Bayern Munich have taken a lot from Hoffenheim lately. Last summer they snatched – as they usually do – two of the best players from a domestic rival. Niklas Sule was a big-money arrival at centre-back and Sebastian Rudy was drafted in on a free for the midfield. In winter they went back again for Julian Nagelsmann’s expert goalscorer Sandro Wagner.
Bayern chip away at the armoury of their Bundesliga cohorts in the transfer market and it’s no wonder that result’s like Saturday’s 5-2 battering of Hoffenheim occur with such practices in place.
To their opponents this time around however, Bayern were generous enough to offer something – or more accurately someone – in return. Serge Gnabry is a Bayern player-in-waiting. He was signed last summer after a breakout season at Werder Bremen. The ex-Arsenal man was shipped immediately to Hoffenheim as it was reckoned he could do with another season learning the ropes before making the big jump to the Allianz Arena.
Bayern will have liked what they saw from Gnabry as a direct opponent on Saturday. He won an early penalty with his clever movement and strength off Joshua Kimmich early on – even if he ended up missing the spot kick himself. Then he capitalised on a weak Jerome Boateng clearance to drive a fast ball into Sven Ulreich’s goal.
That made it 2-0 to Hoffenheim and Bayern supporters might well have been considering the addition of Nagelsmann as coach for next season along with all of these Hoffenheim players that are coming their way.
It couldn’t last though and once Robert Lewandowski poked in for 2-1 there was an air of inevitability about the Bayern comeback.
It was one of those dull Bavarian days where the particular grey shade of the Arena is hard to pick out against the low-hanging cloud. It takes something pretty special to lift the fog.
Arjen Robben provided two assists out of the five goals scored. Two deep corners found the heads of Boateng and Arturo Vidal respectively as wave after wave of Bayern pressure told.
Manuel Neuer wasn’t playing – still injured – and so the captain’s armband was passed to the Dutch winger.
He led not so much from the front but from the side as is his wont; you don’t need me to tell you he ran at his defender lots and tried to cut in and shoot from his left foot.
He is very much the elder statesman in this Bayern team that is seemingly getting younger by the day around him. Signings like Sule, Rudy and Gnabry are taking the average age of the Bayern team right down leaving Robben, Boateng and David Alaba as the only three faces present from the start on Saturday who were Champions League winners in 2013.
There is no doubt that Bayern’s transfer policy is designed to Benjamin Button-ify the squad. The issue here is that Robben is showing steadfast defiance at the thought of being replaced by Gnabry or by anybody else.
“I think no player can give anything away,” Bayern goalkeeper Tom Starke said when asked if Robben would take his leave and allow Gnabry his time to shine. “He’s one of the most professional players I’ve ever played with – with the preparation before training, before games, and during the training sessions. His age is 34 but he is in shape like 24.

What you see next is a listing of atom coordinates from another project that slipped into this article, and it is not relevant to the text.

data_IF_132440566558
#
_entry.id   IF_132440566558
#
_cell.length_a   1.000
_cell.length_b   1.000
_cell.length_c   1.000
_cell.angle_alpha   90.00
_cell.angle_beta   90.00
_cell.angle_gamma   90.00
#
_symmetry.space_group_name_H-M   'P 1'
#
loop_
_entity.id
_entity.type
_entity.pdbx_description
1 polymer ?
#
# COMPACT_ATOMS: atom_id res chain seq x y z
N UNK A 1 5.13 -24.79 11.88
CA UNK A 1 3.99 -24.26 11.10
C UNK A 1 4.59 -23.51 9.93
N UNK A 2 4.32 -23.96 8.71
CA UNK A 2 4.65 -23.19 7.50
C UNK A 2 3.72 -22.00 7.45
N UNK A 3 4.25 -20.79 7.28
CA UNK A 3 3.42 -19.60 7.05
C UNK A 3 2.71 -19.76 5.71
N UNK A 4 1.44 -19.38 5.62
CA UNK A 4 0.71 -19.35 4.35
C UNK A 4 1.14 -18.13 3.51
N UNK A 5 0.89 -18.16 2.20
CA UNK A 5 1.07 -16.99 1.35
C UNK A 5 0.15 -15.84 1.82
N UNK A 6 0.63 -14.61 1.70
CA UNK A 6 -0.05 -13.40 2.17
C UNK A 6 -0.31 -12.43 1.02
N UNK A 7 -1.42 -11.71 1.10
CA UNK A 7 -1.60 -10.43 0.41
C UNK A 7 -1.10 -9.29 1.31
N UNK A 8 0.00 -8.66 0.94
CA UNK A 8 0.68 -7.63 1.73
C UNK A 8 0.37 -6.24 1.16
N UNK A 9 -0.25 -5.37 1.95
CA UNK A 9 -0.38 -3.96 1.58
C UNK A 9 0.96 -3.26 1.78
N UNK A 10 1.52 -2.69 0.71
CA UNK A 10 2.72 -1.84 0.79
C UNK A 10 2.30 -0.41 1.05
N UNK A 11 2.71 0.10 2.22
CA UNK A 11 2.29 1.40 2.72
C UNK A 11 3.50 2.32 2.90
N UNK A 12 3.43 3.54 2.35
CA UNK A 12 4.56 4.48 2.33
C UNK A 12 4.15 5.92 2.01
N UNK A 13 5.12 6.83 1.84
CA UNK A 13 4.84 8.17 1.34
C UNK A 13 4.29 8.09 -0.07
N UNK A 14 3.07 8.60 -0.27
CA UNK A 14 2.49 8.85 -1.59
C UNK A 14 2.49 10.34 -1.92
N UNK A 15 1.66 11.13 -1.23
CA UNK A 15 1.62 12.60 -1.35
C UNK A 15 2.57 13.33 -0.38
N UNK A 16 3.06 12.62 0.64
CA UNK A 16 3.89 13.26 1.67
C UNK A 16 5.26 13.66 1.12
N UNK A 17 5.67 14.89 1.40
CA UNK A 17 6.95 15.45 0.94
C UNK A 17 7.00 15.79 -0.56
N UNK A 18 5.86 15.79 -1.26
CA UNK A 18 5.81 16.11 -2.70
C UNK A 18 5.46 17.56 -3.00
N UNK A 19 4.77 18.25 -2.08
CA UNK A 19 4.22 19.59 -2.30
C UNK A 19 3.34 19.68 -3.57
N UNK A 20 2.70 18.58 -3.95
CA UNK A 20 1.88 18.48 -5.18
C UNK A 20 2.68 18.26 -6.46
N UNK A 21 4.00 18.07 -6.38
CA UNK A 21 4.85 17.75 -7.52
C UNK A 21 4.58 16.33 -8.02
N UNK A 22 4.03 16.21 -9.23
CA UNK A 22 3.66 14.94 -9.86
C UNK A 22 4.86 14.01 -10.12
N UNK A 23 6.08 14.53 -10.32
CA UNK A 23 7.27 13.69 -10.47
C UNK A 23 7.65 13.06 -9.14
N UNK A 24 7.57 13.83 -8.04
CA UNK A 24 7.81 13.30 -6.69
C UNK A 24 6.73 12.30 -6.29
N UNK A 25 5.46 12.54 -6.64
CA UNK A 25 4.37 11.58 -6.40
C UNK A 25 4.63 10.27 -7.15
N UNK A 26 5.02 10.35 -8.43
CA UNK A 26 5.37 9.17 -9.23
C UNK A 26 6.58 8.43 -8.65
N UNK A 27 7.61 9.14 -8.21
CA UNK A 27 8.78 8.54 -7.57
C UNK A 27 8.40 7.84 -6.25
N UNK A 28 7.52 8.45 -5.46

“He wants success in every single game, in every single situation for the whole season. He wants to play.”
He didn’t appear too happy to be replaced on 77 minutes by Rafinha even with the game already won. For certain he was the first Bayern player changed and out of the stadium on the day. Robben may well have been celebrating his 34th birthday this week but don’t think for a second he was rushing out the door to go partying.
“He’s really straight,” said Starke. “Also he’s a family guy with three cute kids and he doesn’t need to go out or to hang around.”
It’s not unusual for those covering Bayern to see a big home win and the expectation to follow that all the players would leave in high spirits. On Saturday it was Thomas Muller and the beaming Wagner leading in that respect.
But even if his team wins 4-0, 5-0, 6-0, Robben is likely to be the one player to fixate on one part of the performance – his own or collectively – that could be improved. Then he sets about rectifying it.
That’s despite the fact that he’s got countless titles including the Champions League in his back pocket and despite the fact that he’s been playing professional football for all 18 years of this century so far.
Most players his age are long past their best or already on the after-dinner circuit. But Robben is out there – fitter than he was at 24 if balder – trying to get better and trying to win.
It’ll soon be time for Bayern to decide on offering Robben a new contract. His current deal ends at the end of this season when he and his great partner Franck Ribery will be free agents. At this stage it looks more likely that Robben will get the deal and Ribery might not.
So will he stay? “First, I hope so,” said Starke. “And also I think so.”
And if he does, don’t expect Robben to settle for a walk-on part. There are goals to score, trophies to win, games to dominate no matter who is coming up behind.